Communities in Vanuatu are slowly beginning to pick up the pieces left behind after destructive winds and heavy rains, brought by two Category Four cyclones, tore through the Pacific Island nation within the space of a few days, said Save the Children.
Initial reports from Vanuatu’s National Disaster Management Office have indicated approximately 251,319 people, of which 125,500 are children, have been impacted by the dual tropical cyclones, nearly 80% of the country’s population.
In Shefa province alone, which includes the nation’s capital, Port Vila, around 50,000 children have been impacted by successive severe tropical cyclones this week.
In addition to the two category four cyclones, Vanuatu also experienced a magnitude 6.6 earthquake in the early hours of Friday morning, just off the island of Espiritu Santo.
Save the Children Pacific Director Kim Koch said while the extent of the damage is still not yet clear, the impact of the successive cyclones on children and their communities across Vanuatu will be immense.
“What we’re seeing on the ground is just sheer devastation. As families have started to pick up the pieces that have been left behind by TC Judy and TC Kevin, we’re seeing houses destroyed, some with roofs blown right off, as well as damage to critical infrastructure like roads, schools and hospitals.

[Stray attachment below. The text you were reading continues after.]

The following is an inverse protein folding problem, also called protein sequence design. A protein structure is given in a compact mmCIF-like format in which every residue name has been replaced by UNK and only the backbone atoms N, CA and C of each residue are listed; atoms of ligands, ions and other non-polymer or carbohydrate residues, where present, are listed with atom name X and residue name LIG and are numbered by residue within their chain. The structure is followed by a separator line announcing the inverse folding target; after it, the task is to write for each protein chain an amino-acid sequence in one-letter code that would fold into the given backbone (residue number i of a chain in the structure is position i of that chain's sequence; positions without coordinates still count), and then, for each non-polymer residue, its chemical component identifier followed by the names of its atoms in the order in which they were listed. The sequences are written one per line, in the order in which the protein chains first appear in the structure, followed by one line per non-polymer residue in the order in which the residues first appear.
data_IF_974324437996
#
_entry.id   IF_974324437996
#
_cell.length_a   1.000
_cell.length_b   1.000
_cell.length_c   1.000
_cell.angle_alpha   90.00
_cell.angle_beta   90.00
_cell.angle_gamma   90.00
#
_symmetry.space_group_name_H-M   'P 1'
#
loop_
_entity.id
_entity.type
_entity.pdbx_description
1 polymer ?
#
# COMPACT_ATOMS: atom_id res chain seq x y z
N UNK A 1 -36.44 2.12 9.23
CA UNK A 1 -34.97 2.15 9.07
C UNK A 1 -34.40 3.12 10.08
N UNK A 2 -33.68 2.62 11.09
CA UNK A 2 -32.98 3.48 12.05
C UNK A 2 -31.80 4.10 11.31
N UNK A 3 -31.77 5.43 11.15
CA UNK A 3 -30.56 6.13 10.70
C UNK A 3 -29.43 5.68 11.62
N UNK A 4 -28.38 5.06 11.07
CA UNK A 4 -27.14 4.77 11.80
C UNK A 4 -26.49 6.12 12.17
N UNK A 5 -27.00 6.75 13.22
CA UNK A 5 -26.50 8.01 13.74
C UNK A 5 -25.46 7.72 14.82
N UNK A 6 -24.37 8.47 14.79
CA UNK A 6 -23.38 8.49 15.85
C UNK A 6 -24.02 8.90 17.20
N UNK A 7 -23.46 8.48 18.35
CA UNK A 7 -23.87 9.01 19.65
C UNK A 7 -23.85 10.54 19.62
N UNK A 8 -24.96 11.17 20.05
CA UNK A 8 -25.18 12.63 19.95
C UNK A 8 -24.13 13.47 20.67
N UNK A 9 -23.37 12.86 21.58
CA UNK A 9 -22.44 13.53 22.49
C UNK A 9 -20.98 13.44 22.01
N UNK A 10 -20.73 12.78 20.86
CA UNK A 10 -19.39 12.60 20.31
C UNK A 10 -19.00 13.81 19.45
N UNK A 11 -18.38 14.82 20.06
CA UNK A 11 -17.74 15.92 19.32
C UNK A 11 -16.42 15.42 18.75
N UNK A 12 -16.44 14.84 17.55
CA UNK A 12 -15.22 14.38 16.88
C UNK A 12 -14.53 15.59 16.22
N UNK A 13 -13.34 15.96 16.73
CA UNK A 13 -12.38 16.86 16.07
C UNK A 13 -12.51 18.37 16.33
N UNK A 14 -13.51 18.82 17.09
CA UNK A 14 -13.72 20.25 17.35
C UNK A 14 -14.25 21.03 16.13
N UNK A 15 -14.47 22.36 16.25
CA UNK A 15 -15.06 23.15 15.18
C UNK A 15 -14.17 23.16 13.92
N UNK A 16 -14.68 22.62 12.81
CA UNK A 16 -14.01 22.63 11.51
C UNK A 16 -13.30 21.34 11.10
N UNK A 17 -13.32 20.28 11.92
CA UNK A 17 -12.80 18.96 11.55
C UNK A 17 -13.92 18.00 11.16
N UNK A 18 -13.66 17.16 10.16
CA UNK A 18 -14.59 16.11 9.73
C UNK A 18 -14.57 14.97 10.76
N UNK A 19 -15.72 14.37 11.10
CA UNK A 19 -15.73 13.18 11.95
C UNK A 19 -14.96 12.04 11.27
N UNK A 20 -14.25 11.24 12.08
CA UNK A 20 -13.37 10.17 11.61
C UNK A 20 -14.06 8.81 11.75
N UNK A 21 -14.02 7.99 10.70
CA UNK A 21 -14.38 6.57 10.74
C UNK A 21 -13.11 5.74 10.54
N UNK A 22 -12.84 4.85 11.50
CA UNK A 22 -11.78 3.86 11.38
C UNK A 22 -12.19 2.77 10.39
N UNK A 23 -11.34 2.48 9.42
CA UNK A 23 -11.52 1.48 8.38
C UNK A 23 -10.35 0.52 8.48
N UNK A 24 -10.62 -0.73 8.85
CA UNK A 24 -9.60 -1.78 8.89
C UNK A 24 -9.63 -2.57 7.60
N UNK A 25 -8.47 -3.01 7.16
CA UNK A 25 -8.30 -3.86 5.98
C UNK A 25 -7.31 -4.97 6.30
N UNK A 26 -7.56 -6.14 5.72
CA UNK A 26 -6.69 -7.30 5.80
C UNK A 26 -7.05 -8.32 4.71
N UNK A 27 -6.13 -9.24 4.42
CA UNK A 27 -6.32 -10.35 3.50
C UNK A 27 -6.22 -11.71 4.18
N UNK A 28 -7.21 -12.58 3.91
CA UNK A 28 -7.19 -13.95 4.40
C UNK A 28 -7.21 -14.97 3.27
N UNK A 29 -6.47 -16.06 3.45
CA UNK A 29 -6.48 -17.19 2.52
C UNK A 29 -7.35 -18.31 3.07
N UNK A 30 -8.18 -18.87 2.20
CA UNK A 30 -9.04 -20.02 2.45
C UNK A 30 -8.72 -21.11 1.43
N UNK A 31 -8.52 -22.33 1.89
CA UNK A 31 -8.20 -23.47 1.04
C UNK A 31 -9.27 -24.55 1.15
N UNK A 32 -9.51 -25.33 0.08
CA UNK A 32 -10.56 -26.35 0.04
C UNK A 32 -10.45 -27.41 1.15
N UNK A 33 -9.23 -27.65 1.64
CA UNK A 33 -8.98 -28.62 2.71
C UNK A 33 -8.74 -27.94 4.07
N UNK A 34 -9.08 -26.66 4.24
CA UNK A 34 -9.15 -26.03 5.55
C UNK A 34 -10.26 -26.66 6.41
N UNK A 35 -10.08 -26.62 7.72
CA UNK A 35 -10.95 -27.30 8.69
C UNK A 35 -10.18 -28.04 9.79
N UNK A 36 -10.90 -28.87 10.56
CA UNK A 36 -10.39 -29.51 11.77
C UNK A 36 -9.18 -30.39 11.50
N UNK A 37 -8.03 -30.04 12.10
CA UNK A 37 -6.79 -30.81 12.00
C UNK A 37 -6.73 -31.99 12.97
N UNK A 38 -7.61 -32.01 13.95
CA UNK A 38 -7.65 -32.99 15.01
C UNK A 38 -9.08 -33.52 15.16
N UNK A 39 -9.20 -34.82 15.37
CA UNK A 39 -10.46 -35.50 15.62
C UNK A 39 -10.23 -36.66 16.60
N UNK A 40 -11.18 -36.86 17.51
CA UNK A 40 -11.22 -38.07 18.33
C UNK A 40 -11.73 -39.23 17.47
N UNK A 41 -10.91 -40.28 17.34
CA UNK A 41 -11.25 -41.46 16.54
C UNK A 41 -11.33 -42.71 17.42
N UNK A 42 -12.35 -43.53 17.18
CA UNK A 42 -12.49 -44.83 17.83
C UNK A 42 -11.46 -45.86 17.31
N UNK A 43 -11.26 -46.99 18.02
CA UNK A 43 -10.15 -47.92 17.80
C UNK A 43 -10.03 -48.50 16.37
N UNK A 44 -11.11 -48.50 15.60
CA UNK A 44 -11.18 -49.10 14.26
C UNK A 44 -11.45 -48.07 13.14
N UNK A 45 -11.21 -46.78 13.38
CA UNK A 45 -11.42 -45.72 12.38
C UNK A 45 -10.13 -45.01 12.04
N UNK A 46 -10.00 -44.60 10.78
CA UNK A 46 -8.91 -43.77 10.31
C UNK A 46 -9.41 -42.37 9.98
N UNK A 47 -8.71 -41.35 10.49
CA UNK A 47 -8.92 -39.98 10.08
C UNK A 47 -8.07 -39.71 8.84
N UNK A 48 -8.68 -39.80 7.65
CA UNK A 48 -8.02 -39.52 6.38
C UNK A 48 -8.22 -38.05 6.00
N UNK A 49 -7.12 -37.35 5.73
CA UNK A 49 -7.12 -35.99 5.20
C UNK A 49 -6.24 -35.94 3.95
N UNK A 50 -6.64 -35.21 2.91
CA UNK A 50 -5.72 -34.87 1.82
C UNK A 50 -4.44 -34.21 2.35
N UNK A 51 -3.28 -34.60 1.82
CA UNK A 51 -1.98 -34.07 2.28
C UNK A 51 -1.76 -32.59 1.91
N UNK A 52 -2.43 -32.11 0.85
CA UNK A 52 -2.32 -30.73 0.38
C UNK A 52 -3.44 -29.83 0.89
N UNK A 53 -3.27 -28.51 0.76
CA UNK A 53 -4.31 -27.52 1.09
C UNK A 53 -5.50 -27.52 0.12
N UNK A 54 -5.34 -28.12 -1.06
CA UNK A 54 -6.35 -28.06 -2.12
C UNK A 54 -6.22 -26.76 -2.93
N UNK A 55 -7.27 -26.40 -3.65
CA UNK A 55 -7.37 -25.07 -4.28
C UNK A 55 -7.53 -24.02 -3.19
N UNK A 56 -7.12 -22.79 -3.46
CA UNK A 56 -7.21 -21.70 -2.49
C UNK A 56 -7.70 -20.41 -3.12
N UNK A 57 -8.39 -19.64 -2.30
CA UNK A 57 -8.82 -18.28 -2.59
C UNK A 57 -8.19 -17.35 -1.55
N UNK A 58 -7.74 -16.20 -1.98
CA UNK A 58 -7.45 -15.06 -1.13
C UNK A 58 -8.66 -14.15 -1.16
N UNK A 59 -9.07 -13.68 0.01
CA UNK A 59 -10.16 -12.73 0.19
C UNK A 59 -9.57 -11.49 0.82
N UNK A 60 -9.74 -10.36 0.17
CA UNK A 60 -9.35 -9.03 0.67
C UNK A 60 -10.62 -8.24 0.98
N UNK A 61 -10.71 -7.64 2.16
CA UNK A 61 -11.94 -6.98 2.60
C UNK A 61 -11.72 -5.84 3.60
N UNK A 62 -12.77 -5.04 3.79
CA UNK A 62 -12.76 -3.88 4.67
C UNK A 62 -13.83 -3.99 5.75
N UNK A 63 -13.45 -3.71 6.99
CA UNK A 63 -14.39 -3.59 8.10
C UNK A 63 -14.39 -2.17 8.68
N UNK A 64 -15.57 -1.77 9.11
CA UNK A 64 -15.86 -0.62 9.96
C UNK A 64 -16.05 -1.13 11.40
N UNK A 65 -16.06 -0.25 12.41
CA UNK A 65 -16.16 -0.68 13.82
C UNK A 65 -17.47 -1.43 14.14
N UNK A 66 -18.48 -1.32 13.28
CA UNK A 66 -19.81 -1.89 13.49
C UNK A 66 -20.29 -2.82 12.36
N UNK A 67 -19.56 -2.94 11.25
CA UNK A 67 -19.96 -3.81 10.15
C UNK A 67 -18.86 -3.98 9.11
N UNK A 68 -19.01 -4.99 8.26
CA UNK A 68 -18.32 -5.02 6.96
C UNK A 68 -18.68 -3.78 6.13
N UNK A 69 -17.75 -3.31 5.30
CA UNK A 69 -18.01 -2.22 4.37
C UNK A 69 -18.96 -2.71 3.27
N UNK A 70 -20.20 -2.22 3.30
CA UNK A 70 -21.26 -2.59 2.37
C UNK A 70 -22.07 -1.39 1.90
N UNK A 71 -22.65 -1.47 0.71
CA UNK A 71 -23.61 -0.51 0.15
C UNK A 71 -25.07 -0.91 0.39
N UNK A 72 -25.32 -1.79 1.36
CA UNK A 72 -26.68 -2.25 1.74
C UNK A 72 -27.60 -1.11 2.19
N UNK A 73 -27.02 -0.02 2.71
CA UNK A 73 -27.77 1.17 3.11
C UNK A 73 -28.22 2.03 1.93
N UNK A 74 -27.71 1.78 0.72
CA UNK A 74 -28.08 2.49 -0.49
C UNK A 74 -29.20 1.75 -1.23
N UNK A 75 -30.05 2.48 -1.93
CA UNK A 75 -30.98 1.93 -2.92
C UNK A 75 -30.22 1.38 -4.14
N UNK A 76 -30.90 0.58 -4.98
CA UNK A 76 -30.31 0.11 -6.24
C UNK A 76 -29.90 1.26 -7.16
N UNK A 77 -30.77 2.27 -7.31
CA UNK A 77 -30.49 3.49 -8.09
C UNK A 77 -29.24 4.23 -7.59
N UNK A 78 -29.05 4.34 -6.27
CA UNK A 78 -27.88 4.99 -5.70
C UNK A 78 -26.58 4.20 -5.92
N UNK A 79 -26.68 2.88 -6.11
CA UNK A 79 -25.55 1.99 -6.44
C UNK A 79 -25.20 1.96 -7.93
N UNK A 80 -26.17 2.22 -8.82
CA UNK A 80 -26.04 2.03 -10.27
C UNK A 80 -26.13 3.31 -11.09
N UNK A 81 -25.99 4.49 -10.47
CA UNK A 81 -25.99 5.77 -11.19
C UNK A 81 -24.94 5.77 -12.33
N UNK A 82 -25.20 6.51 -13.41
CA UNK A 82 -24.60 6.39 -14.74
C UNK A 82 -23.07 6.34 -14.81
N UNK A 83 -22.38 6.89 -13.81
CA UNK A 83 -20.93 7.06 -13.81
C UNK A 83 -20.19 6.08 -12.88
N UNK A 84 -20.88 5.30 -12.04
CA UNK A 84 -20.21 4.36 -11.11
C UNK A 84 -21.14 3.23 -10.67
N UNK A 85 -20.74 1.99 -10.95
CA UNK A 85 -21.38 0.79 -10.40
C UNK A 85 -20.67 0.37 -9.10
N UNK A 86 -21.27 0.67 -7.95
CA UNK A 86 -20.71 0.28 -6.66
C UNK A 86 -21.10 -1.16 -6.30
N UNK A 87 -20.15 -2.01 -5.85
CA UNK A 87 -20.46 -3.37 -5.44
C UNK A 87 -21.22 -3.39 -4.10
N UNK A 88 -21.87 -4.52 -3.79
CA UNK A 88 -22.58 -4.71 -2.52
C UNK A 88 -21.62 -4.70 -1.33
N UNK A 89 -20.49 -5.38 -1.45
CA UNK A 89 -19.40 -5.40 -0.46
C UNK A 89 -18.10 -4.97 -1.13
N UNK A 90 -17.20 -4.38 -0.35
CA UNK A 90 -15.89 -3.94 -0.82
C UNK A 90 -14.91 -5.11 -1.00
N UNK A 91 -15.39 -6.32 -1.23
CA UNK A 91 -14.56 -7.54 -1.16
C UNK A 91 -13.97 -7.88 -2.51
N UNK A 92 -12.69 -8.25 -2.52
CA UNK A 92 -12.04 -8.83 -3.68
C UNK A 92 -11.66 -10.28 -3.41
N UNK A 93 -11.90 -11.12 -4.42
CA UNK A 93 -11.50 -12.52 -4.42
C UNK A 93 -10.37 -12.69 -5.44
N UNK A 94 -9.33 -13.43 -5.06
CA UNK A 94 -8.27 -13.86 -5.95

“People here in Vanuatu barely had time to register the impacts of Cyclone Judy before having to bunker down for a second powerful storm.
“These kinds of disasters have a lasting impact on children and their communities, and beyond the immediate needs, responding to a crisis on this scale is likely to be a longer-term proposition.
"Save the Children is preparing to respond in the priority areas identified by the government of Vanuatu, including Shefa province where we have a strong operational presence, and stands ready to assist.
“Our priority is to ensure children and their communities are safe and have adequate shelter, and that children are able to access education as well as other services to minimise the impact of the disaster on their mental health and wellbeing.
“Vanuatu is one of the most disaster-prone countries in the world and children across the islands have been highlighting the impact of the climate crisis on their lives as they tirelessly campaign for change.
“The devastation they have faced in the past few days is a clear signal that more must be done to address the climate crisis. Children in Vanuatu and across the Pacific have the right to live free from increasing climate-fuelled disasters.”
Save the Children has a long history of responding to emergencies in the Pacific and Vanuatu, ensuring we work alongside the Government of Vanuatu in the coordination of the response.
MEDIA CONTACT: Mala Darmadi on 0425562113 or firstname.lastname@example.org.
To support Save the Children’s work responding to emergencies, including the latest disaster in Vanuatu, visit: www.savethechildren.org.au/emergency-fund.